Virginia Supreme Court rules state can remove Lee statue
RICHMOND, Va. (AP) — The Virginia Supreme Court of Virginia ruled Thursday that the state can take down an enormous statue of Confederate Gen. Robert E. Lee that has towered over a traffic island in Richmond for more than a century and has become a symbol of racial injustice.
The high court’s ruling came in two lawsuits filed by residents who attempted to block the statue’s removal.
Northam announced his decision to remove it in June 2020, 10 days after George Floyd’s death under the knee of a Minneapolis police officer sparked protests over police brutality and racism in cities across the country, including Richmond. The nationally recognized statue became the epicenter of a protest movement in Virginia after Floyd’s death and its base is now covered with graffiti.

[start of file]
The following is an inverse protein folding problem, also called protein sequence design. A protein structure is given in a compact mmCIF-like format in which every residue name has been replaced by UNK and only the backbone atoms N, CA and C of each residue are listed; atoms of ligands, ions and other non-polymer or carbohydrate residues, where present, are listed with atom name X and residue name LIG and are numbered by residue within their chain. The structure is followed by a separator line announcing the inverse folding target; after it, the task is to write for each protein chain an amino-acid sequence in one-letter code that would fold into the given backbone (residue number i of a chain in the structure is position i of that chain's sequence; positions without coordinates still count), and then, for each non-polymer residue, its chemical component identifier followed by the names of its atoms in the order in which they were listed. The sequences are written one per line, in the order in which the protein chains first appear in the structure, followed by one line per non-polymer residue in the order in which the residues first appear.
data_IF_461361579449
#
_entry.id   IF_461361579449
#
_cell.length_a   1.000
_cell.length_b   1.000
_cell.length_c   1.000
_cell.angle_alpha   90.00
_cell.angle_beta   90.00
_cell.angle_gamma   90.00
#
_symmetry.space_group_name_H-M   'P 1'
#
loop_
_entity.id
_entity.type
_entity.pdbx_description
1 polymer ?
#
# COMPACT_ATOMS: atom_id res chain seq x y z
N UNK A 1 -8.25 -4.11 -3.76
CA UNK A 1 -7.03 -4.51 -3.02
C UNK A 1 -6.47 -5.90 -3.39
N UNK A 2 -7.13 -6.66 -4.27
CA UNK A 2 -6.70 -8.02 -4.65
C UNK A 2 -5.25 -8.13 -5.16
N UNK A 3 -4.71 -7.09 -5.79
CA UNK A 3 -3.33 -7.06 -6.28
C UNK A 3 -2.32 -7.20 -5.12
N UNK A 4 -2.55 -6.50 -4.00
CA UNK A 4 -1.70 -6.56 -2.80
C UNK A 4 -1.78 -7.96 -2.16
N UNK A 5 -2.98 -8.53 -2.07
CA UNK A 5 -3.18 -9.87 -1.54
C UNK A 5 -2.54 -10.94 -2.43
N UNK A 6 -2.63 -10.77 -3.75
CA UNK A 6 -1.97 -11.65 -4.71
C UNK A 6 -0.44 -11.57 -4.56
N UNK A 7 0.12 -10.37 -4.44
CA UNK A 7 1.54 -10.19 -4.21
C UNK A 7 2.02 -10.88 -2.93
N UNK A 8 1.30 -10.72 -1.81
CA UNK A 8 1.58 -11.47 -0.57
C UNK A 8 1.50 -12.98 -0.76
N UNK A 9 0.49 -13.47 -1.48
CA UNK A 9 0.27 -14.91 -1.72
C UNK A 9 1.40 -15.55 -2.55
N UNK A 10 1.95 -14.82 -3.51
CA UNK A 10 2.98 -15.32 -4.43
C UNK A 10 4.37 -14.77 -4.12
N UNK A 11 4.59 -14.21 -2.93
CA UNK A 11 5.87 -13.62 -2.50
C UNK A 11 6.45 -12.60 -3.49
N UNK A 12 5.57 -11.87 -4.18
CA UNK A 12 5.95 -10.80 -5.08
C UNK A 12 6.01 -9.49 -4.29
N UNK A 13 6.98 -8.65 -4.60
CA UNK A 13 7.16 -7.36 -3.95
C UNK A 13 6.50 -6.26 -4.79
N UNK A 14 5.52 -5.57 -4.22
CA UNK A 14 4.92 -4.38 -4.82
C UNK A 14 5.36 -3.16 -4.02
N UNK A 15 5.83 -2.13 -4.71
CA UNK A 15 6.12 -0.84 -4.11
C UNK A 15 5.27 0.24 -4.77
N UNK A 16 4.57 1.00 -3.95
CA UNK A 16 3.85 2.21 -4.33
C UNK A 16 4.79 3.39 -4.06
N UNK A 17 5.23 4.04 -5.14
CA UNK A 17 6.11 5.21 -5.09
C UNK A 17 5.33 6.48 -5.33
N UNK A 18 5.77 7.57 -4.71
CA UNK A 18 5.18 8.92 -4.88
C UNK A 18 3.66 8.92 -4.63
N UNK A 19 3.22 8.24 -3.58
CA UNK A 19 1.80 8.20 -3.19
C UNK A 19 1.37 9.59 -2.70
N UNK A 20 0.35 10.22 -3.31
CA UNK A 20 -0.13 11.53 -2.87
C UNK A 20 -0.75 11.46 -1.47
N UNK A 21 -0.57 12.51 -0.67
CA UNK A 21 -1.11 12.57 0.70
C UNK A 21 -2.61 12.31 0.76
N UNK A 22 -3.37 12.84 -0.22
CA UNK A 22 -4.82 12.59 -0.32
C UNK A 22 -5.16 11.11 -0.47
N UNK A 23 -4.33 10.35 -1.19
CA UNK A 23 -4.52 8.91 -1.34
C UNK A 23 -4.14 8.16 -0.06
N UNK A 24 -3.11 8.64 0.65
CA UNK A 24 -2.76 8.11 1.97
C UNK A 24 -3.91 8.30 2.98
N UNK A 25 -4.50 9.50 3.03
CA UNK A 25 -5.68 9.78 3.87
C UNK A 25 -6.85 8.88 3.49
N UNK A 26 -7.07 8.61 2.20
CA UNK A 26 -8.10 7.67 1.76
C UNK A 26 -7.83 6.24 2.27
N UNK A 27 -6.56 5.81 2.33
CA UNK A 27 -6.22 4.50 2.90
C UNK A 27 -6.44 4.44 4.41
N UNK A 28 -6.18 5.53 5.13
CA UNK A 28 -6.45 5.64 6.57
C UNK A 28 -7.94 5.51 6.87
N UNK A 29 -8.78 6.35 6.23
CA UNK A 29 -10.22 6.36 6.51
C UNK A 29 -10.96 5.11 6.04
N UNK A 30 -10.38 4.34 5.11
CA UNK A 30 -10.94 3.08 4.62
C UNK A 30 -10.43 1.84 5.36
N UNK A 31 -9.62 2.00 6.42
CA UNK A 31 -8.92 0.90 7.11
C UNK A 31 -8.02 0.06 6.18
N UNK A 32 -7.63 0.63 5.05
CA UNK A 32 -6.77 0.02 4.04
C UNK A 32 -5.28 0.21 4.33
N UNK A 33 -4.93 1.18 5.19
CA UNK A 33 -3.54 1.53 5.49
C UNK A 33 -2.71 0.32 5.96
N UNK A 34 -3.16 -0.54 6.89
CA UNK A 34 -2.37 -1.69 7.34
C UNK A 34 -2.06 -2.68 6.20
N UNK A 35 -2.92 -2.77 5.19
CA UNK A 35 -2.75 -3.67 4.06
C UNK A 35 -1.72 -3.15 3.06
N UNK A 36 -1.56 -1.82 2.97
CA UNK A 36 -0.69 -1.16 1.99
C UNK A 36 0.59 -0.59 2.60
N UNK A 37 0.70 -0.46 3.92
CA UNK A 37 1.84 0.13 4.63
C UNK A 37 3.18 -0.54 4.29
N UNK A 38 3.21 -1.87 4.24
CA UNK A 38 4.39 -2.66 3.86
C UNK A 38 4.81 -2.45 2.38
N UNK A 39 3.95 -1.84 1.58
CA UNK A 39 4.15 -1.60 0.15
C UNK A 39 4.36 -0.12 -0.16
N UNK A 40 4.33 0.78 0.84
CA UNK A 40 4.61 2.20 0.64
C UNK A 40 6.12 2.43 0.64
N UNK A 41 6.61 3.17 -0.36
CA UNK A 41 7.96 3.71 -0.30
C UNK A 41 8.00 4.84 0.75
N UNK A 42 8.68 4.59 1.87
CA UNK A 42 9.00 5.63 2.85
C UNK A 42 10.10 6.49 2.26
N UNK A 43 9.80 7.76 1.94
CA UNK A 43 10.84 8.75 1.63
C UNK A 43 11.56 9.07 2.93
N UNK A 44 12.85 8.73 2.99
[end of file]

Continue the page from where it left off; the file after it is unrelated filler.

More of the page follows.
Separate lawsuits were filed by a group of residents who own property near the statue and a descendant of signatories to a 1890 deed that transferred the statue, pedestal and land they sit on to the state.
A spokeswoman for Gov. Ralph Northam said his office would have comment soon.